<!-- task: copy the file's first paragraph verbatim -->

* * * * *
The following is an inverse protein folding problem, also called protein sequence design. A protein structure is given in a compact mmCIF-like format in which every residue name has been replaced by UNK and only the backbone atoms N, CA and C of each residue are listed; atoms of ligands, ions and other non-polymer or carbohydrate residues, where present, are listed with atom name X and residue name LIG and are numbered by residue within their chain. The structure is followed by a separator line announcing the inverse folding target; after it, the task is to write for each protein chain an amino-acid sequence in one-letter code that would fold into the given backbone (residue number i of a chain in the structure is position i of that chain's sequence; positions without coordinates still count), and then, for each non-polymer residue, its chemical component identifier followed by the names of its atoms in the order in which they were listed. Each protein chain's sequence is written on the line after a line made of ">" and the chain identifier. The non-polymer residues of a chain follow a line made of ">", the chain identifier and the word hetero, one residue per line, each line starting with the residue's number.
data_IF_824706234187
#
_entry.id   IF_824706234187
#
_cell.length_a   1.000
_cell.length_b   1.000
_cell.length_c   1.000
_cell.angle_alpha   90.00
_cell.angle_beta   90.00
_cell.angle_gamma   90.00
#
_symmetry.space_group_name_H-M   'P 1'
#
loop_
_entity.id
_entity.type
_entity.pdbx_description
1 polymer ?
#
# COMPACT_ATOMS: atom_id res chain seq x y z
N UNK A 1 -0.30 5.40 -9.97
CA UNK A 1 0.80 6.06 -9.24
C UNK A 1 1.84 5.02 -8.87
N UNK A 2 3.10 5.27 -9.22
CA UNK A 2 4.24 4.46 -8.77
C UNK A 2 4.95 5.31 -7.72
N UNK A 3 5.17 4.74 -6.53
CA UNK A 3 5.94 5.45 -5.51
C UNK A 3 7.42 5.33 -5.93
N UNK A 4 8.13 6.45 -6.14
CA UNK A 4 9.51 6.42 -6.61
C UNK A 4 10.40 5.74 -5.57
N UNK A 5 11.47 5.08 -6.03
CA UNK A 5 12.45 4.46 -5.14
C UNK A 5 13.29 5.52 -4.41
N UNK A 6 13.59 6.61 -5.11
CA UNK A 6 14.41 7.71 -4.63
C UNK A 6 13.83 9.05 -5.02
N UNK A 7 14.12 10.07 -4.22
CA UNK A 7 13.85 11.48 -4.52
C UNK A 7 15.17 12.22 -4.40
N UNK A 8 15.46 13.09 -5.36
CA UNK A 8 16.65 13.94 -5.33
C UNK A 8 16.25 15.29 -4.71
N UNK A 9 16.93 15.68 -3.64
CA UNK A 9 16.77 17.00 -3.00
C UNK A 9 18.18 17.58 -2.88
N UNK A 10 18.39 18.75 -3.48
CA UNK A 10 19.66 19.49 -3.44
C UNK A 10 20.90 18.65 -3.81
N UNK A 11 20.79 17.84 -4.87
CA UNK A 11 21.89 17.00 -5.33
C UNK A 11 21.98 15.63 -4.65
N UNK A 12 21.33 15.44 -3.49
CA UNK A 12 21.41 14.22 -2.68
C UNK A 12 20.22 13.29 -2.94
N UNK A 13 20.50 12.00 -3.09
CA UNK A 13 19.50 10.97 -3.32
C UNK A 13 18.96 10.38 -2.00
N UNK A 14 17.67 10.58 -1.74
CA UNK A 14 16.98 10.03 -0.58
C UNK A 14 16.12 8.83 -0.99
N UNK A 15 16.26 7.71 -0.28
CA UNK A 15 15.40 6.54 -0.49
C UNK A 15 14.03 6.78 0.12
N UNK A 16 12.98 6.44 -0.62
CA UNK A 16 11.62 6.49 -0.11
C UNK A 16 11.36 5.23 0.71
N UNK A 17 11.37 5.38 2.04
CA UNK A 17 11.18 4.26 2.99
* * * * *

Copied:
The following is an inverse protein folding problem, also called protein sequence design. A protein structure is given in a compact mmCIF-like format in which every residue name has been replaced by UNK and only the backbone atoms N, CA and C of each residue are listed; atoms of ligands, ions and other non-polymer or carbohydrate residues, where present, are listed with atom name X and residue name LIG and are numbered by residue within their chain. The structure is followed by a separator line announcing the inverse folding target; after it, the task is to write for each protein chain an amino-acid sequence in one-letter code that would fold into the given backbone (residue number i of a chain in the structure is position i of that chain's sequence; positions without coordinates still count), and then, for each non-polymer residue, its chemical component identifier followed by the names of its atoms in the order in which they were listed. Each protein chain's sequence is written on the line after a line made of ">" and the chain identifier. The non-polymer residues of a chain follow a line made of ">", the chain identifier and the word hetero, one residue per line, each line starting with the residue's number.